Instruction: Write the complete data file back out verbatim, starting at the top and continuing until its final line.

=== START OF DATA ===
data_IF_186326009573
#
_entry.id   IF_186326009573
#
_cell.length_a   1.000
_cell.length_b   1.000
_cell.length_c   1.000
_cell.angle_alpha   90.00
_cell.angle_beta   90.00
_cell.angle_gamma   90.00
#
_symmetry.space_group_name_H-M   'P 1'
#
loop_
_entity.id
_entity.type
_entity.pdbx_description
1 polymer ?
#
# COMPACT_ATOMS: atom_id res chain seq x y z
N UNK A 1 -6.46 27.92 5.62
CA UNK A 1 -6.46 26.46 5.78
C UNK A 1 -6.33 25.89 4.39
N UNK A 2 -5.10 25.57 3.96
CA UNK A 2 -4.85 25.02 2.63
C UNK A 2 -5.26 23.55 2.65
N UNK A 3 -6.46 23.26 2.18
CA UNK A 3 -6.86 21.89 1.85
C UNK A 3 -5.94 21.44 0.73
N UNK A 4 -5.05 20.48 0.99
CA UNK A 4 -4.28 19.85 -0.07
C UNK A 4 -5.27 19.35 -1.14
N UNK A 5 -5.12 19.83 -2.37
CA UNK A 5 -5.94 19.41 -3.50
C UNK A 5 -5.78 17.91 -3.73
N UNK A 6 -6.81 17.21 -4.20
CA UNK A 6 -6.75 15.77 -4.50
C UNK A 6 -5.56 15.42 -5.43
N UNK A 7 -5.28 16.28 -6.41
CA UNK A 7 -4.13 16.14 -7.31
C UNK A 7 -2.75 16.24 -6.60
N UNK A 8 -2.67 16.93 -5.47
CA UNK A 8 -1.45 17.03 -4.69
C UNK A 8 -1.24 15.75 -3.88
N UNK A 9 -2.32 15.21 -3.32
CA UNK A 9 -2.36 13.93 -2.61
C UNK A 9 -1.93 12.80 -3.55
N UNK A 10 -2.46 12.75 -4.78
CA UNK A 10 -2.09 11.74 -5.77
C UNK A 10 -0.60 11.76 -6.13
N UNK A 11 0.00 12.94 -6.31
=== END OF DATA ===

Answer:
data_IF_186326009573
#
_entry.id   IF_186326009573
#
_cell.length_a   1.000
_cell.length_b   1.000
_cell.length_c   1.000
_cell.angle_alpha   90.00
_cell.angle_beta   90.00
_cell.angle_gamma   90.00
#
_symmetry.space_group_name_H-M   'P 1'
#
loop_
_entity.id
_entity.type
_entity.pdbx_description
1 polymer ?
#
# COMPACT_ATOMS: atom_id res chain seq x y z
N UNK A 1 -6.46 27.92 5.62
CA UNK A 1 -6.46 26.46 5.78
C UNK A 1 -6.33 25.89 4.39
N UNK A 2 -5.10 25.57 3.96
CA UNK A 2 -4.85 25.02 2.63
C UNK A 2 -5.26 23.55 2.65
N UNK A 3 -6.46 23.26 2.18
CA UNK A 3 -6.86 21.89 1.85
C UNK A 3 -5.94 21.44 0.73
N UNK A 4 -5.05 20.48 0.99
CA UNK A 4 -4.28 19.85 -0.07
C UNK A 4 -5.27 19.35 -1.14
N UNK A 5 -5.12 19.83 -2.37
CA UNK A 5 -5.94 19.41 -3.50
C UNK A 5 -5.78 17.91 -3.73
N UNK A 6 -6.81 17.21 -4.20
CA UNK A 6 -6.75 15.77 -4.50
C UNK A 6 -5.56 15.42 -5.43
N UNK A 7 -5.28 16.28 -6.41
CA UNK A 7 -4.13 16.14 -7.31
C UNK A 7 -2.75 16.24 -6.60
N UNK A 8 -2.67 16.93 -5.47
CA UNK A 8 -1.45 17.03 -4.69
C UNK A 8 -1.24 15.75 -3.88
N UNK A 9 -2.32 15.21 -3.32
CA UNK A 9 -2.36 13.93 -2.61
C UNK A 9 -1.93 12.80 -3.55
N UNK A 10 -2.46 12.75 -4.78
CA UNK A 10 -2.09 11.74 -5.77
C UNK A 10 -0.60 11.76 -6.13
N UNK A 11 0.00 12.94 -6.31